Page 132 - ASHG 2013 Program Guide

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Friday, October 25
Concurrent Platform (abstract-driven)
Session E (54-62)
SESSION 62 – Prostate and GI Cancer Susceptibility
Grand Ballroom CDE, Concourse Level, Westin Boston
Waterfront Hotel
Gail Jarvik, Univ. of Washington; Liesel M.
FitzGerald, Cancer Epidemiol. Ctr.
Whole exome sequencing of 2126 African
American prostate cancer cases and controls from
the Multiethnic Cohort.
K. A. Rand, N. Rohland,
A. Tandon, R. Do, X. Sheng, D. V. Conti, B. E.
Henderson, C. A. Haiman, D. Reich.
Identification of Y chromosomes
associated with risk for prostate cancer.
L. A.
Cannon-Albright, J. M. Farnham, C. C. Teerlink, R. A.
Genome-wide scan identifies a novel
locus associated with aggressive prostate cancer.
S. I. Berndt, Z. Wang, M. Yeager, W. R. Diver, S.
Gapstur, V. L. Stevens, D. Albanes, S. Weinstein, J.
Virtamo, J. Cornu, O. Cussenot, G. Cancel-Tauset,
S. Lindström, P. Kraft, D. Hunter, L. Amundadottir,
A. Black, J. Sampson, K. Jacobs, M. Tucker, S. J.
Frequent germline mutations in DNA
repair genes in familial prostate cancer cases.
D. Leongamornlert, E. Saunders, T. Dadaev, M.
Tymrakiewicz, C. Goh, S. Jugurnauth-Little, I.
Kozarewa, K. Fenwick, I. Assiotis, D. Barrowdale, K.
Govindasami, M. Guy, E. Sawyer, R. Wilkinson, A.
Antoniou, R. Eeles, Z. Kote-Jarai.
Pleiotropic effect of rare mutation in
on multiple cancers detected in a cohort
K individuals via imputation.
J. Witte, T.
Hoffmann, L. Sakoda, L. Shen, E. Jorgenson, M.
Asgari, D. Corley, L. Habel, L. Kushi, M. Kwan, C.
Schaffer, S. Van Den Eeden, N. Risch.
Detection of large rearrangements
D. Mancini-DiNardo, J. W. Landon, S.
Rajamani, K. Moyes, C. Arnell, I. Dorweiler, K. Bowles,
B. Leclair, B. Roa.
Functional analysis of the chr13q22.1
pancreatic cancer risk locus suggests allele-
specific effects on
J. Hoskins,
A. Ibrahim, H. Parikh, J. Kim, J. Jia, I. Collins, G.
Petersen, L. Amundadottir.
Genome-wide association study of
colorectal adenoma in the Nurses’ Health Study
and the Health Professionals Follow-Up Study.
A. D. Joshi, A. Hazra, C. Chen, R. B. Hayes, P. Kraft,
U. Peters, A. T. Chan.
Large numbers of individuals required to
classify and define risk for a rare VUS in known
cancer risk genes.
B. H. Shirts, A. G. Jacobsen, G. P.
Jarvik, B. L. Browning.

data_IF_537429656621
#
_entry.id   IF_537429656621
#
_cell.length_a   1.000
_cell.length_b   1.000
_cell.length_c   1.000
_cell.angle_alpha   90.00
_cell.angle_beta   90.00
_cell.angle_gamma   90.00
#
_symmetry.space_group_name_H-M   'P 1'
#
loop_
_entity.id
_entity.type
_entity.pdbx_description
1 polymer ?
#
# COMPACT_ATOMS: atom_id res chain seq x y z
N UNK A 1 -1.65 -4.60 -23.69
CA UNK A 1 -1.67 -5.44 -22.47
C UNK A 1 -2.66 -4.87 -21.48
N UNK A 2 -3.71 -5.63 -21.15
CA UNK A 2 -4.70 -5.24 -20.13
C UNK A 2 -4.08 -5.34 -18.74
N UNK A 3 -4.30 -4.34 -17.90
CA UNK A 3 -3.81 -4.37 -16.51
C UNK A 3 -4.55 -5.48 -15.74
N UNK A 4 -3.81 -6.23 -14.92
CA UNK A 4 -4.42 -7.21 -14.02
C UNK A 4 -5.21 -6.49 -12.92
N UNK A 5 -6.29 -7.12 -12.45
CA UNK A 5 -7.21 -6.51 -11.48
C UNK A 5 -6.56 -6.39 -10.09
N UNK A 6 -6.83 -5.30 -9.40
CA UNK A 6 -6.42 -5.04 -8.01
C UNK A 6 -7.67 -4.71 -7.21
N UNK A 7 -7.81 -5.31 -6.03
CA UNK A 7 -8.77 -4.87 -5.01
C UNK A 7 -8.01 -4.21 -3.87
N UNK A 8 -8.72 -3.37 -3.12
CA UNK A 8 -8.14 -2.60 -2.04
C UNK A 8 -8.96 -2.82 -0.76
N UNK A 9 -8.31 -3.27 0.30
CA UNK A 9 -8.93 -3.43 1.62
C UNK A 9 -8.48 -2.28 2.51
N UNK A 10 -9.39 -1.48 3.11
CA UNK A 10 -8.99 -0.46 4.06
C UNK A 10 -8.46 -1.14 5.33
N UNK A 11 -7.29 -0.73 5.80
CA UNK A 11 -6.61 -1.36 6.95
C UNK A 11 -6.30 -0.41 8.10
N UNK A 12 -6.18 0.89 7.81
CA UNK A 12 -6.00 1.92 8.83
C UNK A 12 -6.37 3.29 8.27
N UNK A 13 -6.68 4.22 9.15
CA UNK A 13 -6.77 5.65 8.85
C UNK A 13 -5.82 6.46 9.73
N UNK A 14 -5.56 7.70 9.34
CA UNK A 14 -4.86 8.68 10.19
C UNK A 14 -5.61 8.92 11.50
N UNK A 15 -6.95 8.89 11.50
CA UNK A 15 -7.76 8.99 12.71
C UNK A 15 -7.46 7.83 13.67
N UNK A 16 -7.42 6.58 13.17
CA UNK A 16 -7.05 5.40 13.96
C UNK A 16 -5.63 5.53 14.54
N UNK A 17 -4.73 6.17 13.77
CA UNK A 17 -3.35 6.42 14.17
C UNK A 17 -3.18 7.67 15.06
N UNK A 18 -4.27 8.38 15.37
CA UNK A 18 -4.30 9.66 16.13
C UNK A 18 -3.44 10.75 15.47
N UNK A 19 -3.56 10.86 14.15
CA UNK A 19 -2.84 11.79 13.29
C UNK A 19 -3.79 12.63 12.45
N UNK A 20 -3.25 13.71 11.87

Friday, October 25
SESSION 63 – ASHG Award for Excellence in Human
Genetics Education Presentation
Hall B2, Level 0 (Lower Level), Convention Center
The ASHG Award for Excellence in Human Genetics
Education was established to recognize those who
have made significant contributions of exceptional
quality and great importance to human genetics
Erin Carter
Hosp. for Spec. Surg., Weill Cornell Med. Col.
Jessica G. Davis, MD
Assoc. Prof.,Clin. Pediat., Weill
Cornell Med. Col.
Assoc. Attending Pediatrician, New
York-Presbyterian Hosp. and Hosp.
for Spec. Surg.
Dr. Davis is being recognized for her passion and
achievements in genetics education, which have had
a profound influence on her patients and colleagues
in clinical practice and training, including physicians,
trainees, and genetic counselors. Her role in helping
develop medical genetics is evident in her many
accomplishments, which include the development
of the Sarah Lawrence genetic counseling training
program. Dr. Davis’s support for counseling was
essential to the establishment of genetic counseling
as a discipline in the practice of human genetics. In
addition, Dr. Davis has worked closely with several
disease-specific advocacy groups, especially those
involved with Marfan syndrome, directed outreach
programs in New York State/Long Island for
community-based clinicians, and taught genetics to
high school teachers at the DNA Learning Center at
the Cold Spring Harbor Laboratory.
Long before ASHG officially acknowledged the high
value of education, Dr. Davis’s name was synonymous
with education in medical and human genetics,” said
Roberta A. Pagon, MD, Professor of Pediatrics at the
University of Washington, who helped to nominate
Dr. Davis for the award. “Dr. Davis’s contributions to
education in human genetics reflect the hands-on,
just-get-started approach of the days when formal
programs and funding for education in genetics were
almost non-existent. It was enterprising, dedicated,
and caring educators such as Dr. Davis who laid the
foundation for the educational efforts that we take for
granted today.”
Weill Cornell Medical College recognized Dr. Davis
with its annual Award for Teaching Excellence in 2000.